The Golden State Warriors' two-timeline approach to team-building is officially kaput. Just because James Wiseman has already been traded, Jordan Poole's future is suddenly in flux and Jonathan Kuminga fell out of the playoff rotation following an eye-popping regular season, though, hardly means Moses Moody isn't on his own upward trajectory with the Dubs.

Steve Kerr opened up on Moody's development in 2022-23 on the most recent episode of The TK Show.

“I think in Moses' case he had some good moments for us last year, even in the playoffs against Dallas I remember him having a couple good games,” the Warriors coach told Tim Kawakami of The Athletic. “He's always been somebody we've been impressed with in terms of his maturity and his perspective. This year, to be very frank, he was not really confident during the middle part of the season, couldn't find a rhythm. Part of that was he was in and out of the rotation.”

Moody was a deep bench player for most of the regular season, relegated to spot minutes or playing in mop-up duty as the Warriors tried to find a workable rotation amid a rash of injuries and inconsistency. He came off the bench for 14 or more minutes in seven of the Dubs' 13 playoff games, though, even enjoying multiple stints as a member of Kerr's clutch closing five.

Once Golden State's dreams of back-to-back titles ended in a blowout loss to the Los Angeles Lakers in the Western Conference Semifinals, Moody had scored nearly twice as many points and grabbed almost twice as many rebounds as he had over the 82-game grind—significant yet unsurprising progress considering what coaches saw from him behind the scenes.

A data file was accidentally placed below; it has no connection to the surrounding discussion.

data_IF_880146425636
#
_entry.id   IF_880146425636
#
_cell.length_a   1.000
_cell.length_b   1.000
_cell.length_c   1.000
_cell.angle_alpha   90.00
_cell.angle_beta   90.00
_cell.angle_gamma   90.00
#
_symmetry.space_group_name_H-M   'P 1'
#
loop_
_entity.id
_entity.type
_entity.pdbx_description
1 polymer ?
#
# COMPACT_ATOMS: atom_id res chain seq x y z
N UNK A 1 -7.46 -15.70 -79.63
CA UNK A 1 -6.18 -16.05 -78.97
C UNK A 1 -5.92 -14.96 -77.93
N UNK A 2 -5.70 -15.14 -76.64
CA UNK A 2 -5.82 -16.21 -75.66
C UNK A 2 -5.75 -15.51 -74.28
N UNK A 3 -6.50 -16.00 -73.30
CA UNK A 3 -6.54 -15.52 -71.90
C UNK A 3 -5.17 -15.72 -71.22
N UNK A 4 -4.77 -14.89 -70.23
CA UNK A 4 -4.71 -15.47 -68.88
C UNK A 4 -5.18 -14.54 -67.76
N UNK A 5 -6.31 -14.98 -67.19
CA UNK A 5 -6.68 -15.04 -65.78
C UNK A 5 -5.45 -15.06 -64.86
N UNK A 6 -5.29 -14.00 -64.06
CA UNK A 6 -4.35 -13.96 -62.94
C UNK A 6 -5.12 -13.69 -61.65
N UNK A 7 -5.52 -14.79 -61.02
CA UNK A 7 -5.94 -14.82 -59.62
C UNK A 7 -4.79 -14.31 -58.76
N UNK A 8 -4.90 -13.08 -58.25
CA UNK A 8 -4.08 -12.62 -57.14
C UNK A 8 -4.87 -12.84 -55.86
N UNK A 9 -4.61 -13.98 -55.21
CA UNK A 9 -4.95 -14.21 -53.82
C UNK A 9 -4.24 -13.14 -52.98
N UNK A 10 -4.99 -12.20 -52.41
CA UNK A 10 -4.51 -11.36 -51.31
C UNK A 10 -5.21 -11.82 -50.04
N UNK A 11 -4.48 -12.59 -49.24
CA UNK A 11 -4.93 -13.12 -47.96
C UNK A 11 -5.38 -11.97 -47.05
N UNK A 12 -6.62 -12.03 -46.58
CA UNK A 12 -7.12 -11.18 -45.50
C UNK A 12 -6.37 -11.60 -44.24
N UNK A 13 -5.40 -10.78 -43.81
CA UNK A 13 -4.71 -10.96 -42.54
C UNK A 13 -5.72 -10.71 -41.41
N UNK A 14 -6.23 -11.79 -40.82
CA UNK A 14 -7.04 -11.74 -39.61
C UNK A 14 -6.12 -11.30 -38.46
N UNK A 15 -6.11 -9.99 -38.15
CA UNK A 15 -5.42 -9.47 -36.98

“The biggest thing is we saw a breakthrough with Moses later on in the season,” Kerr continued. “You have to understand we look at practice every single day. Development isn't just about what happens in the games, it's about what happens in practice every single day, and Moses had a real breakthrough late in the season in the pickup games that our guys play, in the 3-on-3, the individual work. You could see he realized how to use his strength, he realized how hard he had to play, how hard he had to go after loose balls and rebounds. That translates. You fast forward to the playoffs and all of a sudden he's back in the rotation, diving on the floor for loose balls, getting offensive rebounds, knocking down shots. So I think Moses had a breakthrough at the end of the year, and that's what you look for. You look for someone who's got perseverance and stays with it and keeps working and eventually breaks through. But you just don't know how long that process is going to take.”

The Warriors face many questions as a pivotal summer fast approaches. There's even an outside chance Moody could begin 2023-24 as the last man standing from Golden State's defunct second timeline.

What seems certain following his “breakthrough,” though? Moody's game-by-game status next season as a rotational fixture who knocks down open shots, ably defends multiple positions and hustles like a player who knows how hard it is to become a reliable impact player in the NBA.